Last week I missed a connecting flight back home by just four minutes. It wasn’t the missed connection that upset me — it was the lack of human kindness that bruised my soul: no smile, no pillow (I ended up staying the night in O'Hare), and no food voucher. It was business as usual for the airline and their goal was to get me out of the customer service line as quickly as possible; not to care and certainly not to make my miserable night more tolerable.
My belief, however, is that we as a society are finally coming full circle, with big business practices giving way to localized and personalized business. We are in the “Walmart generation,” and while it has been cool to save a buck or two, we are getting sick of just being a number these days. We no longer want to wait on hold or be transferred eight times only to be given non-answers. (Who else heard that call with Comcast Customer Service
Cheap is cool, but human is better.
Here are three reasons why local business will have a resurgence.
The public is too damn picky.
We do not all want or desire the same thing and only local businesses can react and create that happy place for each and every customer. I recently met with a client who was building a new home. While interested in all things new and exciting, he was quick to point out that he would not have a cable option in his new residence. Nor was he sure he would even end up with internet service, and he certainly did not want to be dependent on it. These facts threw most of our new exciting systems right out of the window.
So, what did
excite him? Keypads on the wall wired back to a headend system that had nothing to do with the internet. What did he want to listen to? The radio. This is not what I am selling day-to-day. I’m wooing clients with smart phone apps, introducing them to Pandora, and adding home network systems for their AV to live upon. However, these new fancy solutions were neither wanted nor needed by this particular client. Only a local business can adapt and react and make sure we are solving the right solution.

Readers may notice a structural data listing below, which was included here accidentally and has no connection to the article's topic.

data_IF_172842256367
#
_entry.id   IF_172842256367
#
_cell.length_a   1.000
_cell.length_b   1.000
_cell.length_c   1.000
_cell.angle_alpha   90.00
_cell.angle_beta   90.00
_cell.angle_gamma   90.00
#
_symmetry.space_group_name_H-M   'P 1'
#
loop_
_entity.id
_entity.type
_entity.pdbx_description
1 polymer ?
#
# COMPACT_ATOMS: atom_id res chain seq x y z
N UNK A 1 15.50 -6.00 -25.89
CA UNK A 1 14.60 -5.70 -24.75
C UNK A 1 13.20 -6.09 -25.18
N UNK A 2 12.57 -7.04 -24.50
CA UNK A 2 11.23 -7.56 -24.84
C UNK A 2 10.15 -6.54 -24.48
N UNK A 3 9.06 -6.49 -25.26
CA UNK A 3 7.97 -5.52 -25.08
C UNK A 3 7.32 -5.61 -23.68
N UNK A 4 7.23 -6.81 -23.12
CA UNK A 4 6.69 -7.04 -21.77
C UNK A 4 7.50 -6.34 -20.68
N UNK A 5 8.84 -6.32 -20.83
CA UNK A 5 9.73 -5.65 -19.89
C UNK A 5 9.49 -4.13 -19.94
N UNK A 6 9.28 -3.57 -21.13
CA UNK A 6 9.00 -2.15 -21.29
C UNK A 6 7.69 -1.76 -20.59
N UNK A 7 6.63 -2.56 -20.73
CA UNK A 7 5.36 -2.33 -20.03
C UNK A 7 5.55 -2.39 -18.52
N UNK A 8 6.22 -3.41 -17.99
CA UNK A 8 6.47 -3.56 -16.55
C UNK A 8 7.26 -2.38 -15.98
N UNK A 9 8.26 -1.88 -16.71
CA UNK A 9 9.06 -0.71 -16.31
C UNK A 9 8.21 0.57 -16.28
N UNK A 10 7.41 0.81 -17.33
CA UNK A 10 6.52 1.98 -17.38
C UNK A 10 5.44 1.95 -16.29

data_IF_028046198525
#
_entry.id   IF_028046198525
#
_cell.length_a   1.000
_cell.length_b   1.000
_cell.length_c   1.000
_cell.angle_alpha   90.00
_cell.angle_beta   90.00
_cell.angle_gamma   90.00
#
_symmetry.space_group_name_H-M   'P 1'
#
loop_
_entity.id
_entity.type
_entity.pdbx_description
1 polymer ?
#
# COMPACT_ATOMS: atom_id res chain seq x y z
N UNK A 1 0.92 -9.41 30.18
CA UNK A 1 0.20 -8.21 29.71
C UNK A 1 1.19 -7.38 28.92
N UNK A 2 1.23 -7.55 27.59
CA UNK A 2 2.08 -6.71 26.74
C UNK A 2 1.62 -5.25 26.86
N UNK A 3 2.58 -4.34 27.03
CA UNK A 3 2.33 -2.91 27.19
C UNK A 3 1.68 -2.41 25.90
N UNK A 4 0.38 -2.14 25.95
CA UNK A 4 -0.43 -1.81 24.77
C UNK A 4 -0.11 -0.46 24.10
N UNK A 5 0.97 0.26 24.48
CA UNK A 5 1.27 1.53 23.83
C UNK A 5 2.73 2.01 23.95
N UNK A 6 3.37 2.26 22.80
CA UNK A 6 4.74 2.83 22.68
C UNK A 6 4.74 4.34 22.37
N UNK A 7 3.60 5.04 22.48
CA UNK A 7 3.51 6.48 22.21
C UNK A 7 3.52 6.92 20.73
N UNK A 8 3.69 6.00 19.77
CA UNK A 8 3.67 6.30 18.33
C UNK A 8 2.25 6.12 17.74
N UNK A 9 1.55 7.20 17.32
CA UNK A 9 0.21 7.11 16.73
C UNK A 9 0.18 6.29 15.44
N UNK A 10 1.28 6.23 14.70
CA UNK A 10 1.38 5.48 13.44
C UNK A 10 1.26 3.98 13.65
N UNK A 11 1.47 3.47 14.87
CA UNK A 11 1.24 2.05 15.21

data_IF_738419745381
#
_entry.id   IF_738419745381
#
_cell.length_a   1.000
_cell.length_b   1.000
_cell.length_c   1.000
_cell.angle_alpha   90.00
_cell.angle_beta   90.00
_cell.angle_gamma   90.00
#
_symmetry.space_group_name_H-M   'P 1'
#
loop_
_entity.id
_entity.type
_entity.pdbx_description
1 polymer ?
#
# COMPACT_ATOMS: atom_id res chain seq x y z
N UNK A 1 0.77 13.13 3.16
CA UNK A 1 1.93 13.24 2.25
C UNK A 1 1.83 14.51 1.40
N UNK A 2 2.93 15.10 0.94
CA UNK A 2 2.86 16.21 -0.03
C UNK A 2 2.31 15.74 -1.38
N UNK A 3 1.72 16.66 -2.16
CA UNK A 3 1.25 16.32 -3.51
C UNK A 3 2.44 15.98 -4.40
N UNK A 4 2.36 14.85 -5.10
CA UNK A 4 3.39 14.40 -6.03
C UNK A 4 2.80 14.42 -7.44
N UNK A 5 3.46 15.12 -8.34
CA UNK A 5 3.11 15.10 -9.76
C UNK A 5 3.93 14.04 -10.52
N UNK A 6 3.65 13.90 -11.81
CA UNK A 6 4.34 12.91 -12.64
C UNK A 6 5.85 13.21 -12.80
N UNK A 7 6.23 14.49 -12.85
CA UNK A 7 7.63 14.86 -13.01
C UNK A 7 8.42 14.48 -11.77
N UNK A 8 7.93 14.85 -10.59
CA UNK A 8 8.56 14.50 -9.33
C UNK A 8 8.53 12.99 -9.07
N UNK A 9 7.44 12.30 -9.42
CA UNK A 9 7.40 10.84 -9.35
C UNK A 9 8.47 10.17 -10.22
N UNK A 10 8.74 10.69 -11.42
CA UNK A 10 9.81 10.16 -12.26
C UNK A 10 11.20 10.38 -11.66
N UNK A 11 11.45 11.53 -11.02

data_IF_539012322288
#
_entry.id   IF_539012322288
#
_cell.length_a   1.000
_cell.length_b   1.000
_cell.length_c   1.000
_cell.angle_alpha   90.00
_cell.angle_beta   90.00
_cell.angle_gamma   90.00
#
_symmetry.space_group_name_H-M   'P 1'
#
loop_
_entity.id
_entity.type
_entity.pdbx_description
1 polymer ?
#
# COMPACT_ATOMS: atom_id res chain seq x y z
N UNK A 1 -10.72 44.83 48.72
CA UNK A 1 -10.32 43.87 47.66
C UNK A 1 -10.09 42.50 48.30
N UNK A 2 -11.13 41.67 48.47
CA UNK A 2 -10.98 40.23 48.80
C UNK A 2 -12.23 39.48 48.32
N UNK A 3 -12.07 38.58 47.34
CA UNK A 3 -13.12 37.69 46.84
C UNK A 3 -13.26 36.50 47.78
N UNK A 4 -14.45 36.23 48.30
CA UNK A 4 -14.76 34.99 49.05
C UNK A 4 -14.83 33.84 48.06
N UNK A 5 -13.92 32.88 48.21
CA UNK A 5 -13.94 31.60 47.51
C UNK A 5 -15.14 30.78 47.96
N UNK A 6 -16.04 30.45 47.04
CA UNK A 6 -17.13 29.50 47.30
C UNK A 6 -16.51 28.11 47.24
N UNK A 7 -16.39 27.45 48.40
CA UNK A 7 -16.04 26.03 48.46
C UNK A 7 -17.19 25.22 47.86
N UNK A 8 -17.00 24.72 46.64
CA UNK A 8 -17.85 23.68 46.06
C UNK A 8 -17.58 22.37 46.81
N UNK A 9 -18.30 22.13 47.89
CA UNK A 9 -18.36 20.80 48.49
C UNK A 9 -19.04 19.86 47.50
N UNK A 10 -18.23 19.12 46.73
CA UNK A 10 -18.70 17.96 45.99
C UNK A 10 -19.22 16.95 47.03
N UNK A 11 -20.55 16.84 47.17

Local businesses have the ability to adapt.
429 of the original Fortune 500 companies (compiled in 1955) are no longer in business today. To survive in today’s world you need to adapt and change, or watch your business wilt away. This is even truer in our industry as the rate of change is exponential. There will be many temptations to veer the wrong way; you have to sit up and pay attention and point your ship toward success.
Our business started out as a hi-fi company and went on to rent beta and VHS tape. From there we morphed into a satellite install firm and today we are a custom integrator. This does not mean we always made the right decision; but we were able to make the best business decisions and adapt to this ever-changing environment to survive.
Humanity craves real connection.
Amazon doesn’t love you. They are a great place to research products, and they will poach your price-driven clients (this is a good thing), but just try calling Amazon if you have a question about your new TV. Local businesses provide that type of connection to our clients. Companies like Amazon simply filter out the people that you do not want or need as clients. The clients that desire to find the right system for their needs will find you, partner with you, and grow with you. When you add on a new service, let them know, stay in contact, and watch your business flourish.
We will take some hard knocks along the way, but with a close eye on the industry and the economy local businesses can outlast larger companies while cultivating a thriving business. I truly believe society is coming back to the brick and mortars of the world — a place where they can have a conversation, a place where they are treated as a person and not a number, and most of all, a place where a person still answers the phone.
Long live local!